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Snowbat

40.78.83.67 - "Using rdns to route to correct Microsoft department" but reports go to the spammer

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40.74.0.0 - 40.125.127.255 is Microsoft but SpamCop reports 40.78.83.67 directly to the spammer. I've seen similar misreporting for other Microsoft-hosted spammers.

https://www.spamcop.net/sc?id=z6642045732zc34f39654039de5566045cb551a1d653z

Tracking message source: 40.78.83.67:

Routing details for 40.78.83.67
[refresh/show] Cached whois for 40.78.83.67 : abuse@microsoft.com
Using best contacts abuse@microsoft.com
Using rdns to route to correct Microsoft department
host 40.78.83.67 = fim5.lotesecasasparafamilia.com. (cached)
abuse net fim5.lotesecasasparafamilia.com = postmaster@lotesecasasparafamilia.com, postmaster@fim5.lotesecasasparafamilia.com

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I had a similar one but it seems the rdns redirect is bouncing, so mine went back to hotmail.  It appears the idea behind this might be so SpamCop can sent to the related abuse department.  It appears that SpamCop may have worked directly with the Microsoft abuse department on this part of the code.

Tracking URL: https://www.spamcop.net/sc?id=z6640795915z6babc4f58dd1fd8e9d6265ff6ca18ce3z
 

Quote

Tracking message source: 157.56.9.192:
Routing details for 157.56.9.192
[refresh/show] Cached whois for 157.56.9.192 : abuse@microsoft.com
Using best contacts abuse@microsoft.com
Using rdns to route to correct Microsoft department
host 157.56.9.192 (getting name) no name
failed, using default abuse@hotmail.com
abuse@hotmail.com redirects to report_spam@hotmail.com

 

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Could be. While reporting some spam to Microsoft myself, if it's hosted on Azure, I get a reply saying they've forwarded it to their CERT team for review and action but if it's a 365/Exchange Online tenant, they tell me to report it to junk@office365.microsoft.com myself. Needless to say, I don't bother. A trillion dollar tech company should be able to forward their own e-mail internally or organize their ARIN WHOIS entries to point to the correct abuse reporting mailboxes.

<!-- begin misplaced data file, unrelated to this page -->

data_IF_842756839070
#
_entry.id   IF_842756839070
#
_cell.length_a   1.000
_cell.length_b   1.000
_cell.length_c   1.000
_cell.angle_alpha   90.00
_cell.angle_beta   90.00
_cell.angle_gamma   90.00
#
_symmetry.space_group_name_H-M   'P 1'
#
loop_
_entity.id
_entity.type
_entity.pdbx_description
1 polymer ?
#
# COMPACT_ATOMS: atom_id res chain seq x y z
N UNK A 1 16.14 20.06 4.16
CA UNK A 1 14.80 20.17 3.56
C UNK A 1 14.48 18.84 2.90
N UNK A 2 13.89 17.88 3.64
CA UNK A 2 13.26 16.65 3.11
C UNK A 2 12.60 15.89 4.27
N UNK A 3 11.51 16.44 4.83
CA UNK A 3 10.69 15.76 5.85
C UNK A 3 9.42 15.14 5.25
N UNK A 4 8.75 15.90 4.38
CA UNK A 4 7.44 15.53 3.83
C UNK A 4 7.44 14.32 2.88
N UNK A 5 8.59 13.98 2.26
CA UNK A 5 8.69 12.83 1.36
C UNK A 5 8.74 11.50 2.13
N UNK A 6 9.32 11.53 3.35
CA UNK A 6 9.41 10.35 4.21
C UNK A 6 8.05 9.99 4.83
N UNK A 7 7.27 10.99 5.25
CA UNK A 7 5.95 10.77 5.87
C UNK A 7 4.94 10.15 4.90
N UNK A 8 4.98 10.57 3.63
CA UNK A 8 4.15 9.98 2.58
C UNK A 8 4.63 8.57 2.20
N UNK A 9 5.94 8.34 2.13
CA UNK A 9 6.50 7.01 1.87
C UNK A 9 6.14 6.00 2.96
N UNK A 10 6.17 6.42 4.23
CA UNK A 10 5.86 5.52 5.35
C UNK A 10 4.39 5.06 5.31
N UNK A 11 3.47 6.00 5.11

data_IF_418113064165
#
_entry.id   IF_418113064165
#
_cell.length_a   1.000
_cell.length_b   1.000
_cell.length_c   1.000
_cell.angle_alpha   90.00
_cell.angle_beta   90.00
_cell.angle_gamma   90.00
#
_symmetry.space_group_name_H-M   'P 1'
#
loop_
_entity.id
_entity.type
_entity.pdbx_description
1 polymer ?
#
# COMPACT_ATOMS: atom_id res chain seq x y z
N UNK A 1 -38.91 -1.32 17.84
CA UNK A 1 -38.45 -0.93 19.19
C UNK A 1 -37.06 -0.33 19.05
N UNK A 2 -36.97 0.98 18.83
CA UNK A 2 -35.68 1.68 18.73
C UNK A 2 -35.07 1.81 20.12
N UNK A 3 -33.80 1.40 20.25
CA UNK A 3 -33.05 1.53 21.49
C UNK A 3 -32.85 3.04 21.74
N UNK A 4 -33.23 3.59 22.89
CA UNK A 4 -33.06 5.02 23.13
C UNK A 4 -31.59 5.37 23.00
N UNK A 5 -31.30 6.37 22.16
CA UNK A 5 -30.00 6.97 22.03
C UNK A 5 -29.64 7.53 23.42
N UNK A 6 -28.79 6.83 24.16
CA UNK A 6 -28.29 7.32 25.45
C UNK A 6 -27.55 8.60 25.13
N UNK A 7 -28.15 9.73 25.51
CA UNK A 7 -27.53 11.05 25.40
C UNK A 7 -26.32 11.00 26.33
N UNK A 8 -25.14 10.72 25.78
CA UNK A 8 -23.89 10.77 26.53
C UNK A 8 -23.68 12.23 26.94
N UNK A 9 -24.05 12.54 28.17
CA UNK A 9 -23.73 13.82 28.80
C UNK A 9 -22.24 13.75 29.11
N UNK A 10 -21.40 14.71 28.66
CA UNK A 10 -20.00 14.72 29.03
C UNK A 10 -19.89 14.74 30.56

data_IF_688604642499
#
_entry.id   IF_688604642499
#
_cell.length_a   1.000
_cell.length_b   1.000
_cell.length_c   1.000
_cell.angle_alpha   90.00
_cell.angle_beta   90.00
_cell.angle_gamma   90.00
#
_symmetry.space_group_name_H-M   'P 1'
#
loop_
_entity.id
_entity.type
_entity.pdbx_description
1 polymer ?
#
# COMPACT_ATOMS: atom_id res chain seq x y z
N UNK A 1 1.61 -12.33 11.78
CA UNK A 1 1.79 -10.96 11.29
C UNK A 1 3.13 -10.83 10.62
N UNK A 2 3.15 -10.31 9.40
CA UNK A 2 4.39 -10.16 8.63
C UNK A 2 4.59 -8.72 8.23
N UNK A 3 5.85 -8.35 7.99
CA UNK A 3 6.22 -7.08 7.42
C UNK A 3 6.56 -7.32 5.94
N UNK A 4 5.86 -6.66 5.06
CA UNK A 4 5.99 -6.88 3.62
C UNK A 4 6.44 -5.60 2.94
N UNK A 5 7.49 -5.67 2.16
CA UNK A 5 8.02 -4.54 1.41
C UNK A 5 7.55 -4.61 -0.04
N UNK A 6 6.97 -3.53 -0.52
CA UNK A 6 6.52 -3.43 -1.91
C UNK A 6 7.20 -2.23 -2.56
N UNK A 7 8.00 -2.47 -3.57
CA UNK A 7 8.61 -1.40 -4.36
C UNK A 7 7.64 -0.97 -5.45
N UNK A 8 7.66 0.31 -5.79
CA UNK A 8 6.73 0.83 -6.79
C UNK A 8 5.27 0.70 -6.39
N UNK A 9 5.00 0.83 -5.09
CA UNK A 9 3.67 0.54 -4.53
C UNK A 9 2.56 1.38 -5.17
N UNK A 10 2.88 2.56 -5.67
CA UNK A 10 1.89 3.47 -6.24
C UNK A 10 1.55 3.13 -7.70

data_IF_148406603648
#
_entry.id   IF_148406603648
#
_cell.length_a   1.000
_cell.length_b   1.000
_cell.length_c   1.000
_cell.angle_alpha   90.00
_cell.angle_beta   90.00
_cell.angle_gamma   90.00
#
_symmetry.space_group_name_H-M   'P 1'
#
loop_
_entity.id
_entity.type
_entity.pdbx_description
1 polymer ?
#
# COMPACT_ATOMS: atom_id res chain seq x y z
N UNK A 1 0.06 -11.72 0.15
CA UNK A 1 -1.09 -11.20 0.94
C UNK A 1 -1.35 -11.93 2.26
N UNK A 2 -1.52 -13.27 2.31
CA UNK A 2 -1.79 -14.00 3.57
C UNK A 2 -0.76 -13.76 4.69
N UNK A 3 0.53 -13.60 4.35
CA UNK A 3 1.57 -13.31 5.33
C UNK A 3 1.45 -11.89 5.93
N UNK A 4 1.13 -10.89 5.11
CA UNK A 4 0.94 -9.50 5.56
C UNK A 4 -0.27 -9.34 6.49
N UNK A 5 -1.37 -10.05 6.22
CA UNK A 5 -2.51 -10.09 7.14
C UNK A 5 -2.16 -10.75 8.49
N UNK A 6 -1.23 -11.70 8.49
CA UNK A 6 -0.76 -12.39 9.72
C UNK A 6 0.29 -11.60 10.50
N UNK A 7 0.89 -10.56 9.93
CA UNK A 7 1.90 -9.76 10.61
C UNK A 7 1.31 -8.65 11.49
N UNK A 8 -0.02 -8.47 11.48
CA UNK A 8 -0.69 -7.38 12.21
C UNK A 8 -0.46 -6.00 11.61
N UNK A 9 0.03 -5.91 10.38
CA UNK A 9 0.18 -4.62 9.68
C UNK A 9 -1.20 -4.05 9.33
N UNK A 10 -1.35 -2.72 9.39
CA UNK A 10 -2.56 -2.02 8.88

Edited by Snowbat

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1 hour ago, Snowbat said:

Could be. While reporting some spam to Microsoft myself, if it's hosted on Azure, I get a reply saying they've forwarded it to their CERT team for review and action but if it's a 365/Exchange Online tenant, they tell me to report it to junk@office365.microsoft.com myself. Needless to say, I don't bother. A trillion dollar tech company should be able to forward their own e-mail internally or organize their ARIN WHOIS entries to point to the correct abuse reporting mailboxes.

Azure are doing the "free" offer spammers love these. Microsoft of knows nor learns nothing, spam from Azure has been flooding the world now for years!
Need to sign up with a valid credit card warning each spam complaint will be charged $100. a reply below took over a month for one.
Please note for reports involving activity from Windows Azure: Windows Azure provides a cloud computing platform in which customers can deploy their own software applications. Customers, not Microsoft, control what applications are uploaded and run in their Windows Azure account. 
 

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1 hour ago, petzl said:

Need to sign up with a valid credit card warning each spam complaint will be charged $100. a reply below took over a month for one.

As much as I agree with this, I remember a company called "America OnLine" (AOL) who has sent out floppies and later CDs in the 1990s.  You could use their free month, but they required a valid credit card.  I didn't feel like giving it to them, so I never used the free month.  My guess is that maybe why they didn't get the customer base they desired.

I do not have a good replacement scheme for your suggestion and it appears it would stop the spammers.

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15 minutes ago, gnarlymarley said:

As much as I agree with this, I remember a company called "America OnLine" (AOL) who has sent out floppies and later CDs in the 1990s.  You could use their free month, but they required a valid credit card.  I didn't feel like giving it to them, so I never used the free month.  My guess is that maybe why they didn't get the customer base they desired.

I do not have a good replacement scheme for your suggestion and it appears it would stop the spammers.

In Australia what shut AOL down was competition, more  and more Internet providers.
AOL was a good family provider limited Internet acces to only what they approved.
Now spammers are shutting down student exams by giving bomb threats
https://www.abc.net.au/news/2020-10-27/sydney-schools-evacuated-after-threatening-emails/12819106

Edited by petzl

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